Are production factors allocated efficiently across countries? To differentiate misallocation from factor intensity differences, we construct a new dataset of estimates for the output shares of natural resources for a large panel of countries.
College-educated workers entering the labor market in 1940 experienced a 4-fold increase in
their labor earnings between the ages of 25 and 55; in contrast, the increase was 2.6-fold for
those entering the market in 1980. For workers without a college education these figures are
3.6-fold and 1.5-fold, respectively.
Why has the U.S. black/white earnings gap remained around 40 percent for nearly 40 years? This paper's answer consists of a model of skill accumulation and neighborhood formation featuring a trap: Initial racial inequality and racial preferences induce racial segregation and asymmetric skill accumulation choices that perpetuate racial inequality.
Mortgages are long-term loans with nominal payments. Consequently, under incomplete
asset markets, monetary policy can affect housing investment and the economy through the
cost of new mortgage borrowing and real payments on outstanding debt.
The interest rate at which US firms borrow funds has two features: (i) it moves in a countercyclical fashion and (ii) it is an inverted leading indicator of real economic activity: low interest rates forecast booms in GDP, consumption, investment, and employment.
We compare methods to measure comovement in business cycle data using multi-level dynamic
factor models. To do so, we employ a Monte Carlo procedure to evaluate model performance
for different specifications of factor models across three different estimation procedures.
We study the endogenous choice to accept fiat objects as media of exchange and their implications for nominal exchange rate determination. We consider a two-country environment with two currencies which can be used to settle any transactions.
The supply and demand of credit are not always well aligned and matched, as is reflected
in the countercyclical excess reserve-to-deposit ratio and interest spread between the lending
rate and the deposit rate.
What determines the earnings of a worker relative to his peers in the same
occupation? What makes a worker fail in one occupation but succeed in another?
More broadly, what are the factors that determine the productivity of a worker-occupation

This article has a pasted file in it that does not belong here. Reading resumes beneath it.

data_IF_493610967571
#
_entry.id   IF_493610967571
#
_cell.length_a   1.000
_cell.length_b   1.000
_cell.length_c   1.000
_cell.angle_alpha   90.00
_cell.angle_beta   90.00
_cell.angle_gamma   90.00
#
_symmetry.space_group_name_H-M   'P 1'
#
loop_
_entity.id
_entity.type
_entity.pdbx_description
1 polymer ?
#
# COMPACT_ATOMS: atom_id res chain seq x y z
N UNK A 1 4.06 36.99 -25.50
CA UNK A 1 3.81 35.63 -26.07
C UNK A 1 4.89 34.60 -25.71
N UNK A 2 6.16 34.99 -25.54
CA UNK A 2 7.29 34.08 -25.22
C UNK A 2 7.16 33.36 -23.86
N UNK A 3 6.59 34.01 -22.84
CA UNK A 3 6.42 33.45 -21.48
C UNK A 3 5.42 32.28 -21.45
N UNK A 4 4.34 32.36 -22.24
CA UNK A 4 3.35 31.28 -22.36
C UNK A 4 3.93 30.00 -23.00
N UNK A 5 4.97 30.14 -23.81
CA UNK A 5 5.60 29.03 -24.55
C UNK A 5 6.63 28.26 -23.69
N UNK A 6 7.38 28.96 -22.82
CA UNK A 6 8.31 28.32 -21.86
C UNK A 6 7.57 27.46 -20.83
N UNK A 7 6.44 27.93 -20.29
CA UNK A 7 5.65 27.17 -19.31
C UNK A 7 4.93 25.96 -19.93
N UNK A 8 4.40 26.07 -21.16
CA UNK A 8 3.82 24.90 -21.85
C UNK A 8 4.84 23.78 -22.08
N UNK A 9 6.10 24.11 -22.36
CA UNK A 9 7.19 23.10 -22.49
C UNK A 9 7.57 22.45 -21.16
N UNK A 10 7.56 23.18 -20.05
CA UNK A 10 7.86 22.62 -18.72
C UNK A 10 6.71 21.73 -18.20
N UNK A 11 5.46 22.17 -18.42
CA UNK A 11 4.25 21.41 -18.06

match? In this paper, we propose an empirical measure of skill mismatch
for a worker-occupation match, which sheds light on these questions.
Continued consolidation of the U.S. banking industry and general increase in the size of banks has prompted some policymakers to consider policies to discourage banks from getting larger, including explicit caps on bank size.
This paper analyzes the sources of the racial difference in the intergenerational transmission of human
capital by developing and estimating a dynastic model of parental time and monetary inputs in early childhood with endogenous fertility, home hours, labor supply, marriage, and divorce.
This paper investigates the effects of the Sarbanes-Oxley Act (SOX) on CEO compensation,
using panel data constructed for the S&P 1500 firms on CEO compensation,
financial returns, and reported accounting income.
As an alternative to ordinary least squares (OLS), we estimate location values for single family houses using a standard housing price and characteristics dataset by local polynomial regressions (LPR), a semi-parametric procedure.
We develop a dynamic trade model with spatially distinct labor markets facing varying exposure to international trade. The model captures the role of labor mobility frictions, goods mobility frictions, geographic factors, and input-output linkages in determining equilibrium allocations.
Why did the marriage probability of single females in France after World War 1 rise 50%
above its pre-war average, despite a 33% drop in the male/female singles ratio? We conjecture
that war-time disruption of the marriage market generated an abnormal abundance of
men with relatively high marriage propensities.
The rise of China is no doubt one of the most important events in world economic history since
the Industrial Revolution. Mainstream economics, especially the institutional theory of
development based on a dichotomy of extractive vs. inclusive political institutions, is highly
inadequate in explaining China’s rise.